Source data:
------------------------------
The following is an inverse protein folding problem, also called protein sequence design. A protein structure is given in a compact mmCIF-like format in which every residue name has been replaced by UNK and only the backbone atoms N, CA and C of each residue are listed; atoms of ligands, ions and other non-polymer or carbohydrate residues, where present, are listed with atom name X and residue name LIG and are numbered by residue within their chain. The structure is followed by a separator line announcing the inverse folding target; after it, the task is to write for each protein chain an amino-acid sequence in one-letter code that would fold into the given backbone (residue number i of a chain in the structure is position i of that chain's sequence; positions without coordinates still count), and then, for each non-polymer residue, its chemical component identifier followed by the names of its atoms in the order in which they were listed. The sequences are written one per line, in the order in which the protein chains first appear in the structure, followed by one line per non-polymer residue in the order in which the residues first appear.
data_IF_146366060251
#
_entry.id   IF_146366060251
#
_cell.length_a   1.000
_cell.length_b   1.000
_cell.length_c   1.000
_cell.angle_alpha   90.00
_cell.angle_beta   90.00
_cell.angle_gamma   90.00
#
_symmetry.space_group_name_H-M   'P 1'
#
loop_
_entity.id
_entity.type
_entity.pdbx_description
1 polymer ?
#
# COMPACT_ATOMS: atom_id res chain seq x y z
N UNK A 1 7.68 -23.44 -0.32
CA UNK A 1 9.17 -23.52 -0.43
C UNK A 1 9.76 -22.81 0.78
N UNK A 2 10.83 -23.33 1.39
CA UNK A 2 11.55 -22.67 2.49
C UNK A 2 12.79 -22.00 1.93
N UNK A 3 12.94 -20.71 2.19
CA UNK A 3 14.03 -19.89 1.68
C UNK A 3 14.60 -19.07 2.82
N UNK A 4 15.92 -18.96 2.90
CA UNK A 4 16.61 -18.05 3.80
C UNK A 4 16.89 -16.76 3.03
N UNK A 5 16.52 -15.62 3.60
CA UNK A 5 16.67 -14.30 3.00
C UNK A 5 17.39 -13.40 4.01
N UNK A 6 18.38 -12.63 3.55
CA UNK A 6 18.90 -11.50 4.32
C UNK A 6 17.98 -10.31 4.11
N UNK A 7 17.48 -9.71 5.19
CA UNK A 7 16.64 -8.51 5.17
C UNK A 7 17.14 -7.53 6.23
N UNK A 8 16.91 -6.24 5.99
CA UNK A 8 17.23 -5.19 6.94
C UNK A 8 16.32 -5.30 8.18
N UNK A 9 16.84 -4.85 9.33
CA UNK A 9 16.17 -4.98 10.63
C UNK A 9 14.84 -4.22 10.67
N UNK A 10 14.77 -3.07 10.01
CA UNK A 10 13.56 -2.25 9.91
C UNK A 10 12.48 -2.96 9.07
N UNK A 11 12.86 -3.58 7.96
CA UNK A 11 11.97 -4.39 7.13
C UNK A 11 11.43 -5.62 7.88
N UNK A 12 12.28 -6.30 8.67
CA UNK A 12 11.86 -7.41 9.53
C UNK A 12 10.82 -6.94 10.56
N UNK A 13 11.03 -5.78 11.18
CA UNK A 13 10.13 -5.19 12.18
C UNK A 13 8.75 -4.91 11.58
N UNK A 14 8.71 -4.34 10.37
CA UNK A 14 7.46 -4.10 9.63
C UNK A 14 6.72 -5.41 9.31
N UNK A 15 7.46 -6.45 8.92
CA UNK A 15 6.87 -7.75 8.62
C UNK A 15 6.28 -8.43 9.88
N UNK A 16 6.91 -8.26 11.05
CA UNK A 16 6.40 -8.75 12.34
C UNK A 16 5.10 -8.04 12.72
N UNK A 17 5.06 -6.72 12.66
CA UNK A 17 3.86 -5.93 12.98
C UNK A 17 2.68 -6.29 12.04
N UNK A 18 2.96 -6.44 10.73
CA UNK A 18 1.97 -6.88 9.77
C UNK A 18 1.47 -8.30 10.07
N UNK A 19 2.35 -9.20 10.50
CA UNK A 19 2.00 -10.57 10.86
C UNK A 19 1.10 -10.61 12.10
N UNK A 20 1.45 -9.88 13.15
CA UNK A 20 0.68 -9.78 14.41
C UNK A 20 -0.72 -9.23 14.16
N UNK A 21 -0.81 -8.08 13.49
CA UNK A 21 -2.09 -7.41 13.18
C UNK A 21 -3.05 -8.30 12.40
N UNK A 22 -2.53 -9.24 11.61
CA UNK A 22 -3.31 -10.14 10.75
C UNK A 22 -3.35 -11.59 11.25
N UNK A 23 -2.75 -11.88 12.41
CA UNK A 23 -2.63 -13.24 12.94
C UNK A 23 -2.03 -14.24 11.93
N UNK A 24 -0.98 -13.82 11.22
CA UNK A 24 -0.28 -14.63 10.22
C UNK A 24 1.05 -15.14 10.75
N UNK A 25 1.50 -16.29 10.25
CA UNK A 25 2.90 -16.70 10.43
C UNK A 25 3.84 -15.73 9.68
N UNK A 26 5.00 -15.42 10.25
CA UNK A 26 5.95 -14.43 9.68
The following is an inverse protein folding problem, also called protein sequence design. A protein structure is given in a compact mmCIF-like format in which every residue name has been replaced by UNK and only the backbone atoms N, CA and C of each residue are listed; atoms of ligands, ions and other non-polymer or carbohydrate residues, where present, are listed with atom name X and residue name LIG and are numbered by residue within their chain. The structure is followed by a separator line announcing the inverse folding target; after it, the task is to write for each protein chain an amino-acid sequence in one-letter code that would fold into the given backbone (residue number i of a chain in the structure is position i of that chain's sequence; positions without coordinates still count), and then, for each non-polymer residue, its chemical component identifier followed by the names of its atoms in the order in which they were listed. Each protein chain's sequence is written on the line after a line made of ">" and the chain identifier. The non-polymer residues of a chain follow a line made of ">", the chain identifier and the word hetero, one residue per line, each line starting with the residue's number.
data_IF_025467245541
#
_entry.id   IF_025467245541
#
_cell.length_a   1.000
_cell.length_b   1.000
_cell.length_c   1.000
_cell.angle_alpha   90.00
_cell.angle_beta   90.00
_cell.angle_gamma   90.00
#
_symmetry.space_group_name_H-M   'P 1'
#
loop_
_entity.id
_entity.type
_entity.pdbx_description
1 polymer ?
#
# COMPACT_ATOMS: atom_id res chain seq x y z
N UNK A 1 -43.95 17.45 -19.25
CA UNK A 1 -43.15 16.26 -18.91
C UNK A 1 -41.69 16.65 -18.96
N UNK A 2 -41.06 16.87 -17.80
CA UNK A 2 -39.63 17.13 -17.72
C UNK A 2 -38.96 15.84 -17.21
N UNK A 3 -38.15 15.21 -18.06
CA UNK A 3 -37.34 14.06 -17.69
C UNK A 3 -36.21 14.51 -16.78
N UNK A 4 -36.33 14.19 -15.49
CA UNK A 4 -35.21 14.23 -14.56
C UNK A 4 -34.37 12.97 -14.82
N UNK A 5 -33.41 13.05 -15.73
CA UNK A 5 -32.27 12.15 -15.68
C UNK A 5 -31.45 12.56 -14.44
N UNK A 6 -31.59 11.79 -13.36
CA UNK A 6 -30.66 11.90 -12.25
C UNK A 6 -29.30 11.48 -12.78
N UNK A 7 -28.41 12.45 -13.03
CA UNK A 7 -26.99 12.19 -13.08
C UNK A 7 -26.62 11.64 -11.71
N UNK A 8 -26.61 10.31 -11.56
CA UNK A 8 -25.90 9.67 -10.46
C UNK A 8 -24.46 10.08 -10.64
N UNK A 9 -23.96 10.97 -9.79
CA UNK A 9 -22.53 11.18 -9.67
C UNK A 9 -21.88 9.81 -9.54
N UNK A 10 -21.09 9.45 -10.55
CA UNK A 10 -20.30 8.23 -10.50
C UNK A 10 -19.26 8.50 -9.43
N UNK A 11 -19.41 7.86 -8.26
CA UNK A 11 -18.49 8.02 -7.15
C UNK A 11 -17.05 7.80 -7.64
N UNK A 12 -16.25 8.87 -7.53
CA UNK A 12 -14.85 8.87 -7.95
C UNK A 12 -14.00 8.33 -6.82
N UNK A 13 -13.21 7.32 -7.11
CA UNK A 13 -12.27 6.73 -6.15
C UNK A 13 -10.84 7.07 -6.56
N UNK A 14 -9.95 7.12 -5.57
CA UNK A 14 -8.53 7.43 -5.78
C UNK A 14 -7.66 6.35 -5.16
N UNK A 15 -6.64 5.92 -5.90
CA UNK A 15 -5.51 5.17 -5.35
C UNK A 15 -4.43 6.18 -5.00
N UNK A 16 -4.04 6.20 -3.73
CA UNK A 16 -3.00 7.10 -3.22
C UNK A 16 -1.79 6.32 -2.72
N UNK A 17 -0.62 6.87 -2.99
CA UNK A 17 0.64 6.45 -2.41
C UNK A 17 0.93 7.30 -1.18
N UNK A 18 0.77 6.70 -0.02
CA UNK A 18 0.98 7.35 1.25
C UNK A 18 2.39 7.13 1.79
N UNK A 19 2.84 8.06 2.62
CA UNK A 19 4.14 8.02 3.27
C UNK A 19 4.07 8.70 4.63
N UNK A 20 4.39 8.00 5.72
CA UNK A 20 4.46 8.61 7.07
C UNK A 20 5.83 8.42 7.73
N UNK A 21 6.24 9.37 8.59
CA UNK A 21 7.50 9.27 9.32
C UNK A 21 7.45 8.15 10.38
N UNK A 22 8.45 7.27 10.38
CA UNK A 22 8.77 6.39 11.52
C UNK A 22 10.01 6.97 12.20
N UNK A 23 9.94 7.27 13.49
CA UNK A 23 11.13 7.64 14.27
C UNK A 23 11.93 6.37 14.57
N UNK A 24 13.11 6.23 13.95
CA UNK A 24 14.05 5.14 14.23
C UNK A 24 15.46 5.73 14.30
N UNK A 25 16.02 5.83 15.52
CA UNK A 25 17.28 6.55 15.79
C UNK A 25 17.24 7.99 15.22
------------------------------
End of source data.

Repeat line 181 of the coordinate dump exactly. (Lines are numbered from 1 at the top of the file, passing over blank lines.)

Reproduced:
CA UNK A 21 7.50 9.27 9.32